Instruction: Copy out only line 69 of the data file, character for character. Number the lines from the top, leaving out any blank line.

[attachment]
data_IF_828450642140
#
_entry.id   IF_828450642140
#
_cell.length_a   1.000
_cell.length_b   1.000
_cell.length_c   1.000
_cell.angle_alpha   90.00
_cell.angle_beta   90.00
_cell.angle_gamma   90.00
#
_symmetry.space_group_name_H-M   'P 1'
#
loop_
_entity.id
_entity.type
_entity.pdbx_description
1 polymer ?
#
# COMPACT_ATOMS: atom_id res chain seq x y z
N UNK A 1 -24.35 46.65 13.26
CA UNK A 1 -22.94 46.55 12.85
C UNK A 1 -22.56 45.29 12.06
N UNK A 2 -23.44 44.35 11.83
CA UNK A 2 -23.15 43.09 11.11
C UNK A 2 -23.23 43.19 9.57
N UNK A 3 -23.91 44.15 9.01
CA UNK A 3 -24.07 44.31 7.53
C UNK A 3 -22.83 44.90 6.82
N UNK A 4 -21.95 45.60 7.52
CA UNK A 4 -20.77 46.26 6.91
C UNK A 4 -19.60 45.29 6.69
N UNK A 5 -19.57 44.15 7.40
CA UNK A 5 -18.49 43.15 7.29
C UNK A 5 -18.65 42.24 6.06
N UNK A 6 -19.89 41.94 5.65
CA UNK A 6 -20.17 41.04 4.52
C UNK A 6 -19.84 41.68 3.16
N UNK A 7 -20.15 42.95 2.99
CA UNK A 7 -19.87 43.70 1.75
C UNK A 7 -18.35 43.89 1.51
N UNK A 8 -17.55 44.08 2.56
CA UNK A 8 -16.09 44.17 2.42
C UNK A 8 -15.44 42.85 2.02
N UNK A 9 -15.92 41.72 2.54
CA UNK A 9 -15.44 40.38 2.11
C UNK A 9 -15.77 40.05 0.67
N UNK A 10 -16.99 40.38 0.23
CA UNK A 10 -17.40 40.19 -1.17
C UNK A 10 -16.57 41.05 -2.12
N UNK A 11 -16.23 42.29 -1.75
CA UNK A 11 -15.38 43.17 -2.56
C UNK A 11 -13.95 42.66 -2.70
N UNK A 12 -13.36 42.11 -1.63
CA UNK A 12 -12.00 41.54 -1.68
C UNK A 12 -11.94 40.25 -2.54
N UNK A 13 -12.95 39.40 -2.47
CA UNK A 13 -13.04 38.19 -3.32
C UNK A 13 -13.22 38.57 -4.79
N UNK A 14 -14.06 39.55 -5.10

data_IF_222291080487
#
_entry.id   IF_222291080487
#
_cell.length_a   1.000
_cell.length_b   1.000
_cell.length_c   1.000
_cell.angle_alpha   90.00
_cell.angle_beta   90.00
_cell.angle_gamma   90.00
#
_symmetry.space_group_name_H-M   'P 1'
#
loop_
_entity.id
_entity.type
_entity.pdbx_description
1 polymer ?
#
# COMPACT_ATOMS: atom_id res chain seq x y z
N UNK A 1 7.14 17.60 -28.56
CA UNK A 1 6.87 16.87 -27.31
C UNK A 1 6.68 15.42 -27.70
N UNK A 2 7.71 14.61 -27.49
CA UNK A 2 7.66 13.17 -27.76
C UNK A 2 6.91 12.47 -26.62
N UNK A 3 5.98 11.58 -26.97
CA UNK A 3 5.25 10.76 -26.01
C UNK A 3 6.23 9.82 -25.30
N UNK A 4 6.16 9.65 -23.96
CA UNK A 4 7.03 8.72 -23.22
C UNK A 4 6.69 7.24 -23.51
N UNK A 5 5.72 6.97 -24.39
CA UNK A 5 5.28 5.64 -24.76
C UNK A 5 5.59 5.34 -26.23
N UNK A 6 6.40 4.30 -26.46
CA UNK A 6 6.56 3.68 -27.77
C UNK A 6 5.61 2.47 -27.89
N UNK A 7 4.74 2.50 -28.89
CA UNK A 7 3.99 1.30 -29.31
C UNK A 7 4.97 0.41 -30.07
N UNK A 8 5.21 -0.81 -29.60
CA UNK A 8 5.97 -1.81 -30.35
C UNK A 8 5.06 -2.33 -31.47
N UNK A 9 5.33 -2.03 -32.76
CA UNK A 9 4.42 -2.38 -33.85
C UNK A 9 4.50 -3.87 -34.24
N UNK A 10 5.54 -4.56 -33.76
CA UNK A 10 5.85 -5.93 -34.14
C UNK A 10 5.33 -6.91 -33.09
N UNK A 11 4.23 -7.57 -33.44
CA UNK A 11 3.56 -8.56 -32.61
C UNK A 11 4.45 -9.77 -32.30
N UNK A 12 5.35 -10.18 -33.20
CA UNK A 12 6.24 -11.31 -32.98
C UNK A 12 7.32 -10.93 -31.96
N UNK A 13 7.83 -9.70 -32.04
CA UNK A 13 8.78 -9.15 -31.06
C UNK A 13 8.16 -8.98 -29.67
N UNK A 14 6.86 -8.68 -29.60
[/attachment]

_cell.angle_beta   90.00